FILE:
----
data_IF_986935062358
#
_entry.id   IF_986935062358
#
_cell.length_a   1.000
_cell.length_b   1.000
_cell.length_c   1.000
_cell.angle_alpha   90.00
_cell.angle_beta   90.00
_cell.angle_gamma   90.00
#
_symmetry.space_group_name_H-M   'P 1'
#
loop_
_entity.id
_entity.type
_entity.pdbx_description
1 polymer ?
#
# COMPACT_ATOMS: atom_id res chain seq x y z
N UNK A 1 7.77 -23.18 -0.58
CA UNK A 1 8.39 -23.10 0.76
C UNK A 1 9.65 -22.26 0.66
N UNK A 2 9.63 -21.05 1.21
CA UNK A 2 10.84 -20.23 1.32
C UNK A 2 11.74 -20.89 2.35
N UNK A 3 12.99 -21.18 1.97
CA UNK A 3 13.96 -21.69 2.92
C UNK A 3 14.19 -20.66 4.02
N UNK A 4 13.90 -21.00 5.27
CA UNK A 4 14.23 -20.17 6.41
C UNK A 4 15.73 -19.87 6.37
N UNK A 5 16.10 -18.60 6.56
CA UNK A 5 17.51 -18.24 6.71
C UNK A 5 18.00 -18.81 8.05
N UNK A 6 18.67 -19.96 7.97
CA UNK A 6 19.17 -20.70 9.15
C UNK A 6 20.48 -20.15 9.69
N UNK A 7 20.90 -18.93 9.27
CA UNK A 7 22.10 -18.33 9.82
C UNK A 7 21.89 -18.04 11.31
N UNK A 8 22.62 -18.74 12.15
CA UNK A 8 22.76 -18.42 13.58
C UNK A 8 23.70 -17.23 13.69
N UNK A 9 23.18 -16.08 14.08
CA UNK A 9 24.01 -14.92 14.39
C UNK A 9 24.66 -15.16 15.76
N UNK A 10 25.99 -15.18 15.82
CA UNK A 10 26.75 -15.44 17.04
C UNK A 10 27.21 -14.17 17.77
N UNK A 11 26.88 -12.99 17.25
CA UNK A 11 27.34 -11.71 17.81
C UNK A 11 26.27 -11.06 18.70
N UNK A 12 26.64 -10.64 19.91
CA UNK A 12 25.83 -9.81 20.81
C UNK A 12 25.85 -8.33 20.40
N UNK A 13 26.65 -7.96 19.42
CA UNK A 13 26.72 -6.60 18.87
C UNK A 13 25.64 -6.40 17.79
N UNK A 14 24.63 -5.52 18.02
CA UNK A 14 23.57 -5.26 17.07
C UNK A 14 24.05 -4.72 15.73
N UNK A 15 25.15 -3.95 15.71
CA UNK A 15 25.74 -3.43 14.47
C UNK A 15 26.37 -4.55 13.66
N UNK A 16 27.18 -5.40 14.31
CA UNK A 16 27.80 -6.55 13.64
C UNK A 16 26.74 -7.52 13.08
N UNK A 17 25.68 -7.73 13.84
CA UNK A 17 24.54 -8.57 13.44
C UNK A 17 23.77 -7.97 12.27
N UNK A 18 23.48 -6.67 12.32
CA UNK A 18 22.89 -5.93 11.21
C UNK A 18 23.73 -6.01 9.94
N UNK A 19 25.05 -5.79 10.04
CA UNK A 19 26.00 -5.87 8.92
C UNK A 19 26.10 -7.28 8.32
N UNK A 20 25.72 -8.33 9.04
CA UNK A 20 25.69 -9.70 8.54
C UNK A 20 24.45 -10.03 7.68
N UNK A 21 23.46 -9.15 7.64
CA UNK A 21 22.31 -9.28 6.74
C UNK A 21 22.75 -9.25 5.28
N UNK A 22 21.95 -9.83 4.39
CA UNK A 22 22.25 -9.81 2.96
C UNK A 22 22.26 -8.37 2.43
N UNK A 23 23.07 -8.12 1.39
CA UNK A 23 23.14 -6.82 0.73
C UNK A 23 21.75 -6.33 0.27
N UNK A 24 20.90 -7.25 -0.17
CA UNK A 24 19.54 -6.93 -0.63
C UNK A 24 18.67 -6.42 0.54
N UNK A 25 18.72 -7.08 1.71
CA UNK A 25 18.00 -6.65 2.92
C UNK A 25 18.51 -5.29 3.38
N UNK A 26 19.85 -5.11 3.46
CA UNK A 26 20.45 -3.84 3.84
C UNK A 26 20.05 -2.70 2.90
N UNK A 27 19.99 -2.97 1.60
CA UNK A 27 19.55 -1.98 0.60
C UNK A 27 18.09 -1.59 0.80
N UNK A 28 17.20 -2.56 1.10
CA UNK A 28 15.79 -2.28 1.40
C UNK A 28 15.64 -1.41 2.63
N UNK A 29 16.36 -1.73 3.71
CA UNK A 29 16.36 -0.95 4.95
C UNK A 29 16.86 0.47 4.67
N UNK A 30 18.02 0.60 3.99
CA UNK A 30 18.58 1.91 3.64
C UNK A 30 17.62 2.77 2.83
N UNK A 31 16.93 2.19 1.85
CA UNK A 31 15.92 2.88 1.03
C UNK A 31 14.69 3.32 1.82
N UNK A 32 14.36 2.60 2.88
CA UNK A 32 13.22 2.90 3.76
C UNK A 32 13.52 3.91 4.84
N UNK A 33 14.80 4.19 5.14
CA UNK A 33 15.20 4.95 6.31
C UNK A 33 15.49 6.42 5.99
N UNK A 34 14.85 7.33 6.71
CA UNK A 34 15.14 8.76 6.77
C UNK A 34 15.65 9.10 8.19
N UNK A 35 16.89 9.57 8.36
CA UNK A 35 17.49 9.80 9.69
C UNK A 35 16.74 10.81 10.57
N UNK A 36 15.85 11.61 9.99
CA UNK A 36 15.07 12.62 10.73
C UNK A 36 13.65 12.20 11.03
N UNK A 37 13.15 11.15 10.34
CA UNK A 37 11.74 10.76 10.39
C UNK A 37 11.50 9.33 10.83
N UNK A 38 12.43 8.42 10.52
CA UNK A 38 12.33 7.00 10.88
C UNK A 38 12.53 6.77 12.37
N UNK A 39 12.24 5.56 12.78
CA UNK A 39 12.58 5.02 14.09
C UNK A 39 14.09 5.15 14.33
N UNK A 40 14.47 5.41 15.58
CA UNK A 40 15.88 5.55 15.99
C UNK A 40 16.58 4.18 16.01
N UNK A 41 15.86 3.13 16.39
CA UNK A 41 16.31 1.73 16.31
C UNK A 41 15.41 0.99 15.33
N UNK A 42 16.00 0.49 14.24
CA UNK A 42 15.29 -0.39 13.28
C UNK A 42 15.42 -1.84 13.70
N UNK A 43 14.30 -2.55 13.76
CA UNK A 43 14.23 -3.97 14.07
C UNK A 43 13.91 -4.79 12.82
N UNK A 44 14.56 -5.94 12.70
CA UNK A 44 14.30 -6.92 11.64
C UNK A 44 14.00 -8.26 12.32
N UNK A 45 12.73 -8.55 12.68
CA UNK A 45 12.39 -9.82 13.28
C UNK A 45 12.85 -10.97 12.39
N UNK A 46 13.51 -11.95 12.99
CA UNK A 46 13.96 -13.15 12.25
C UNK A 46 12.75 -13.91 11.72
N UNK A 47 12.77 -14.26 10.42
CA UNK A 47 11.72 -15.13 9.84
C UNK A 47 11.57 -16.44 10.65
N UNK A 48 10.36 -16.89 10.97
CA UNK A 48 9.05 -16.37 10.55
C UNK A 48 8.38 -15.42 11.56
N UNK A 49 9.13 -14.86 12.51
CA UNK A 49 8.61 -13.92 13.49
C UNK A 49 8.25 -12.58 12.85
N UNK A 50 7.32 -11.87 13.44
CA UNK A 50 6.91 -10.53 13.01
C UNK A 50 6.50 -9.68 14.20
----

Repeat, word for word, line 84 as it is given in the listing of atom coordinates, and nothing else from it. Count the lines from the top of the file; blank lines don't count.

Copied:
N UNK A 22 21.95 -9.83 4.39